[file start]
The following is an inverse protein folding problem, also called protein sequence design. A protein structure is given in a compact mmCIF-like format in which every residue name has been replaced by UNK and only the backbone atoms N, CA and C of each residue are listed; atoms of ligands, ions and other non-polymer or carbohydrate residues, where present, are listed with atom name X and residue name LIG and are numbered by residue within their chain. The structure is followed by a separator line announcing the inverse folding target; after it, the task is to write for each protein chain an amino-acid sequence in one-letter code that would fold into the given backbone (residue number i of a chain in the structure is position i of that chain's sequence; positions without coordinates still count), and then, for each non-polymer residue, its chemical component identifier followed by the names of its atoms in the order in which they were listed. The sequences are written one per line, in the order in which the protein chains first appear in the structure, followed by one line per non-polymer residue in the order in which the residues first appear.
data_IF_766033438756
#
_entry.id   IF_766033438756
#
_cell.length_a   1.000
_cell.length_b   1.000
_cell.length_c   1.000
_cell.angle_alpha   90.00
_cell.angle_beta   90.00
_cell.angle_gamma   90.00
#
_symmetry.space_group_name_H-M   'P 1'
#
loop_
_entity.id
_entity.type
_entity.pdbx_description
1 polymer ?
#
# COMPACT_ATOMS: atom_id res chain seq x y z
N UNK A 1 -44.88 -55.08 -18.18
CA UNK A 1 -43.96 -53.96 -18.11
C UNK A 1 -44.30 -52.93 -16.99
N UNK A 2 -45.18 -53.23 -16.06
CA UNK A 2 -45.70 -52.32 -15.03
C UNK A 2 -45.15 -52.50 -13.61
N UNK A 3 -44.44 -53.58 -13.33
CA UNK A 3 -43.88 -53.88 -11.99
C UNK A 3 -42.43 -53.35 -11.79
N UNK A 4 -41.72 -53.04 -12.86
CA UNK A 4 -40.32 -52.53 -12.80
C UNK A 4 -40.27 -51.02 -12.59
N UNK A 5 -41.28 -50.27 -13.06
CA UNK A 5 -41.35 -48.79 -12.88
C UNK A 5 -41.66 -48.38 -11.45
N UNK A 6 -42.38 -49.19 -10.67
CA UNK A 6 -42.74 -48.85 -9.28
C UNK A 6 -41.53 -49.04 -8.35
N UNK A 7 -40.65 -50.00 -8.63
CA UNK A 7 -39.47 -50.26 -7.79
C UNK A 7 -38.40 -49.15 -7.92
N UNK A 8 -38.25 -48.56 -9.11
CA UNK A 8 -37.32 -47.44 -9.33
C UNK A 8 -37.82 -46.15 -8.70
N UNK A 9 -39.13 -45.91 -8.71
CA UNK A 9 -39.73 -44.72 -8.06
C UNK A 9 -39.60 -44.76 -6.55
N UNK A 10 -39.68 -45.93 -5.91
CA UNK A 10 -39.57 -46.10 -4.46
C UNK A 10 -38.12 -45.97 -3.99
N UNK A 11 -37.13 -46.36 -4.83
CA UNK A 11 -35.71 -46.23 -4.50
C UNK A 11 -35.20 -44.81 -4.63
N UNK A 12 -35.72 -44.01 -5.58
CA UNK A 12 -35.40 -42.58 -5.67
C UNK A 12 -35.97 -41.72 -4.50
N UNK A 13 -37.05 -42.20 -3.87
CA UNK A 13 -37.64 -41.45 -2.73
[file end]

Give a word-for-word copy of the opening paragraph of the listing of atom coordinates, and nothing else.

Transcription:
The following is an inverse protein folding problem, also called protein sequence design. A protein structure is given in a compact mmCIF-like format in which every residue name has been replaced by UNK and only the backbone atoms N, CA and C of each residue are listed; atoms of ligands, ions and other non-polymer or carbohydrate residues, where present, are listed with atom name X and residue name LIG and are numbered by residue within their chain. The structure is followed by a separator line announcing the inverse folding target; after it, the task is to write for each protein chain an amino-acid sequence in one-letter code that would fold into the given backbone (residue number i of a chain in the structure is position i of that chain's sequence; positions without coordinates still count), and then, for each non-polymer residue, its chemical component identifier followed by the names of its atoms in the order in which they were listed. The sequences are written one per line, in the order in which the protein chains first appear in the structure, followed by one line per non-polymer residue in the order in which the residues first appear.